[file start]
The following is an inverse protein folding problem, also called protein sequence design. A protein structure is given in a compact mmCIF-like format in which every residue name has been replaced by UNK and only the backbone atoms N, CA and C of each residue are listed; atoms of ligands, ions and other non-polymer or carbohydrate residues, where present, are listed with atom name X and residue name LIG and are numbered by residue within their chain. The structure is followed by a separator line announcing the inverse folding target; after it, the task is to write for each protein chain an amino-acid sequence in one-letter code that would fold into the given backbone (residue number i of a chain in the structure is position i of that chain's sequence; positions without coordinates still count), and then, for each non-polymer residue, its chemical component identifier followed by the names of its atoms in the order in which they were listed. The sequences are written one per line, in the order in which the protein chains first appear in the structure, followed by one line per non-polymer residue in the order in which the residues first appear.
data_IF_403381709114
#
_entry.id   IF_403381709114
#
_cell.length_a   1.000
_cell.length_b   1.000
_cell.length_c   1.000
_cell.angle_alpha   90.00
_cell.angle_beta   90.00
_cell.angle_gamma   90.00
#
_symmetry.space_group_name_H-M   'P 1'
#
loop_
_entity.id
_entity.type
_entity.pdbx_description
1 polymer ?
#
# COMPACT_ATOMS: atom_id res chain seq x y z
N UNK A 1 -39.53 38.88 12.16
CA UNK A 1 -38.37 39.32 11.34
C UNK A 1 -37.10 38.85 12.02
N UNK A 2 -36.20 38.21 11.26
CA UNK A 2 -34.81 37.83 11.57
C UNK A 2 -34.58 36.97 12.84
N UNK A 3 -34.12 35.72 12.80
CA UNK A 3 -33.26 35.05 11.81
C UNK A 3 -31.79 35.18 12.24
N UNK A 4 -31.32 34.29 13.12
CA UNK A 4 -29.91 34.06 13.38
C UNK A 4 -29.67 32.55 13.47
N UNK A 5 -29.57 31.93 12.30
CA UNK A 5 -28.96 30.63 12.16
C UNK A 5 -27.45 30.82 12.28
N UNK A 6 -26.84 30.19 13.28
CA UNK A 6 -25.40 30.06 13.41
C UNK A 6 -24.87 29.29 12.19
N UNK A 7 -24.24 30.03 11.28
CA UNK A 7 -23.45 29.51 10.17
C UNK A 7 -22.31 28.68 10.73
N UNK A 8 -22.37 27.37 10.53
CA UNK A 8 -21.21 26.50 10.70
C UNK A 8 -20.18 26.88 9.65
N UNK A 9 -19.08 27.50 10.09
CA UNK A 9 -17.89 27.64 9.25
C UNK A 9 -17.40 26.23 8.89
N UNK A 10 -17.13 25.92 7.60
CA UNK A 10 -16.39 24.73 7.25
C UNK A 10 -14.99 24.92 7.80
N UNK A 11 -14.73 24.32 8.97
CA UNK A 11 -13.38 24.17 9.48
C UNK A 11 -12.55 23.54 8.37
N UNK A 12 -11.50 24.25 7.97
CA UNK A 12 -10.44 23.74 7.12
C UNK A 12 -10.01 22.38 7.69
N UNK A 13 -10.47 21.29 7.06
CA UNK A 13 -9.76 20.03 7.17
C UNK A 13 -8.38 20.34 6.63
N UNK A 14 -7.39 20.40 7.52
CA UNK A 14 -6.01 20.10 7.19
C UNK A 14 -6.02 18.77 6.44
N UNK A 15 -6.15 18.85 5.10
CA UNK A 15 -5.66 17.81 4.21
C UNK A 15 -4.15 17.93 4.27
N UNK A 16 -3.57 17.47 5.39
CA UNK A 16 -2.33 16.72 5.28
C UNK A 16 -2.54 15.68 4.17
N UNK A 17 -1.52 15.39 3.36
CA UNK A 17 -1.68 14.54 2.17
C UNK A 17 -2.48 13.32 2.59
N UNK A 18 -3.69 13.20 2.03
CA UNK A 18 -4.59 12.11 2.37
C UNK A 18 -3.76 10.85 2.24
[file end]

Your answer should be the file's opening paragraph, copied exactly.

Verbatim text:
The following is an inverse protein folding problem, also called protein sequence design. A protein structure is given in a compact mmCIF-like format in which every residue name has been replaced by UNK and only the backbone atoms N, CA and C of each residue are listed; atoms of ligands, ions and other non-polymer or carbohydrate residues, where present, are listed with atom name X and residue name LIG and are numbered by residue within their chain. The structure is followed by a separator line announcing the inverse folding target; after it, the task is to write for each protein chain an amino-acid sequence in one-letter code that would fold into the given backbone (residue number i of a chain in the structure is position i of that chain's sequence; positions without coordinates still count), and then, for each non-polymer residue, its chemical component identifier followed by the names of its atoms in the order in which they were listed. The sequences are written one per line, in the order in which the protein chains first appear in the structure, followed by one line per non-polymer residue in the order in which the residues first appear.